West Coast midfielder Daniel Kerr is asking for fellow premiership player Ben Cousins to break his drug addiction in jail and turn his live around.
Kerr spoke to the Sunday Herald Sun about his own issues back in 2015, and how that experience is one that he hopes Cousins can learn from too.
The 220-game Eagle spent five days in a Perth prison after attempting to set a friend’s house on fire, and the 12 hours per day he spent in a jail cell quickly reaffirmed to Kerr that he needed to change his ways.
“As much as it was only the blink of an eye, when you spend time in jail you either make a decision to live a life of breaking the law and accept you are going to end up back there, or you make a decision to pull your head in and start living a more respectable life,” Kerr said.
“I went in and it just wasn’t for me. Everything you take for granted as a free person gets taken away from you and you are locked in a very small cell for 12 hours a day so it is horrible.
“The night I got locked up I made the decision I couldn’t lead this life any more.
“I have hope for Ben. His mental state ebbs and flows. I really do hope this extended time away from drugs and partying gives him an ability to make rational decisions on where he wants to go with his life when he’s eligible for parole in August.”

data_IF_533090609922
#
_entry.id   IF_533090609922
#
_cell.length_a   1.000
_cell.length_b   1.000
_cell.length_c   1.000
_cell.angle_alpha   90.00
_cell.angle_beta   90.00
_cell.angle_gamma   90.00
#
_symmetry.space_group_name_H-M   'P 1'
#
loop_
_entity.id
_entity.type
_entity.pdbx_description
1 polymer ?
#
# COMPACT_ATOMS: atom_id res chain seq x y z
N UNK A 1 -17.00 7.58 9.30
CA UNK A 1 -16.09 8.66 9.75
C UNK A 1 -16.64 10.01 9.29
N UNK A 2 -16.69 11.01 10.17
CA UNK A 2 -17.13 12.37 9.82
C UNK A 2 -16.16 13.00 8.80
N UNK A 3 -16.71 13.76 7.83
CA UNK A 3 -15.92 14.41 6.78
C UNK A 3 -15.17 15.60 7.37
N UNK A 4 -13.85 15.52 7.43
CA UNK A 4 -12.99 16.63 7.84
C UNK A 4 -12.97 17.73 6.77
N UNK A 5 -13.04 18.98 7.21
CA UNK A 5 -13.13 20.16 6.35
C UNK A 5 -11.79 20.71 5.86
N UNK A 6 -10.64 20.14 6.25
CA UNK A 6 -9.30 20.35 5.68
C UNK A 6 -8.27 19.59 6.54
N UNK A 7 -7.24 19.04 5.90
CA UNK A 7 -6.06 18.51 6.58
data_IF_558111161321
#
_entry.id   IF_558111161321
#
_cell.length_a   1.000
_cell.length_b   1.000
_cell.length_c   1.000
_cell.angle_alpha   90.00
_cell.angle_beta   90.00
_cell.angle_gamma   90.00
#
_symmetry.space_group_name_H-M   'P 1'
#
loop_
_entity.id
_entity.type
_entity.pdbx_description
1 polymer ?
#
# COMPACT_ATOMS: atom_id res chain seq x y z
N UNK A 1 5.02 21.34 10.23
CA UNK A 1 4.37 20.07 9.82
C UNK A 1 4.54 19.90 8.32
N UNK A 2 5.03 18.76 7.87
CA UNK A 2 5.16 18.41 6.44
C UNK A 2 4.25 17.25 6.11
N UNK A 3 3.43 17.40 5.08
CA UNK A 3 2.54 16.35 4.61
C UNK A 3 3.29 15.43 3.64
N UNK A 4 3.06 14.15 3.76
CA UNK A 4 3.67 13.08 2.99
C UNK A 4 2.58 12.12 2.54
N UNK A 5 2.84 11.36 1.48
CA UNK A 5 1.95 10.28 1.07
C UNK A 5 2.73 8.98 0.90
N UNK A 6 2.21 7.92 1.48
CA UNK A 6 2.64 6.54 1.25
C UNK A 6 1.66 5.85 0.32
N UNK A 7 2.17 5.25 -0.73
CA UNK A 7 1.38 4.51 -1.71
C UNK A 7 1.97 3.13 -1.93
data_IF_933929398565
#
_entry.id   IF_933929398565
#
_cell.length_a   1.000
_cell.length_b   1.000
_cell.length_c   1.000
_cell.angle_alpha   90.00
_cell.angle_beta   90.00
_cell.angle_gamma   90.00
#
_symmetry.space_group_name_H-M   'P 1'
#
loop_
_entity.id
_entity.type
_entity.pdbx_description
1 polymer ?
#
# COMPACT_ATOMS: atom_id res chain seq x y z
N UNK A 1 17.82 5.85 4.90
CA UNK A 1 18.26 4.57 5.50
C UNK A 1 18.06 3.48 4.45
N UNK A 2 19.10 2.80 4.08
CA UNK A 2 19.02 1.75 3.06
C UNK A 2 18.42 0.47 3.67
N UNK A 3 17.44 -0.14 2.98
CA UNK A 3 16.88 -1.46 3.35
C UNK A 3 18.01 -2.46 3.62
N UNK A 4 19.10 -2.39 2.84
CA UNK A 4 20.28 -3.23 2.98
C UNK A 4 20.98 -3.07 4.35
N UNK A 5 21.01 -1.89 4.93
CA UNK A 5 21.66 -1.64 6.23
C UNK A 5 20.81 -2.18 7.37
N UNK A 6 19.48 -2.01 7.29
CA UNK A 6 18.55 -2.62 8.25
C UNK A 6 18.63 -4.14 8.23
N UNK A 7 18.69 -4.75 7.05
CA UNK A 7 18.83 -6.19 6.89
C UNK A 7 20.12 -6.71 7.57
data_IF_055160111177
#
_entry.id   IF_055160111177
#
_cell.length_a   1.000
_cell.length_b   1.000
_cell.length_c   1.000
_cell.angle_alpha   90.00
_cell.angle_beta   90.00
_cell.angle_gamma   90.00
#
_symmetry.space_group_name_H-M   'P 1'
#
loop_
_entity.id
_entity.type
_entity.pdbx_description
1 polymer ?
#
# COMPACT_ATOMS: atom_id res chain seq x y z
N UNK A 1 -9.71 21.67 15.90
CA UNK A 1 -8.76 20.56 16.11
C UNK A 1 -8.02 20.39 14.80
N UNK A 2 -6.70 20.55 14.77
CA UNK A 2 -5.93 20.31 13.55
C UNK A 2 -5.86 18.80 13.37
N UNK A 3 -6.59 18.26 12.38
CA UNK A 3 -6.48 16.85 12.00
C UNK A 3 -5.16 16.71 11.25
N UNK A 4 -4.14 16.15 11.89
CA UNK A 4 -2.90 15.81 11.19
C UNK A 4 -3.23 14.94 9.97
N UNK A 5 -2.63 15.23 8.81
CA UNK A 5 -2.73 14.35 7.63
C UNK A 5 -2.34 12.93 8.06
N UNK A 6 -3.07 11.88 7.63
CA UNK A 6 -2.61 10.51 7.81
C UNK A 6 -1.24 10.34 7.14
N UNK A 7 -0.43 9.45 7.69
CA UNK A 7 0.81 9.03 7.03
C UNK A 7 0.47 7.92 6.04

With his 12-month corrective services order now behind him, Kerr was free to travel to Victoria to play the first of 15 games for various clubs across Victoria, pulling on the boots for Tyabb in the Nepean Football Netball League.
In the pre-match function, Kerr spoke about the scenario Cousins will face in jail with drugs, and hopes that it changes the future of the Brownlow Medallist.
“I don’t think this enforced rest off the drugs will be a bad thing for him,” Kerr said.
“I love the guy to death.”
According to Kerr, the fact that Cousins won’t have access to his usual supply of drugs in jail might help him kick is addiction.
“I don’t think it is any secret there are drugs in jail but there is not the ability to go on prolonged benders and not get noticed.
“Hopefully this period in jail for Ben, he has time to sit down and reflect and it gives him the ability for his brain and body to recover.
“When I am out in the community with the kids, I talk about healthy bodies and healthy minds making healthy decisions.
“Hopefully his mind gets healthy and from there the decisions he makes are about a healthier way to live.”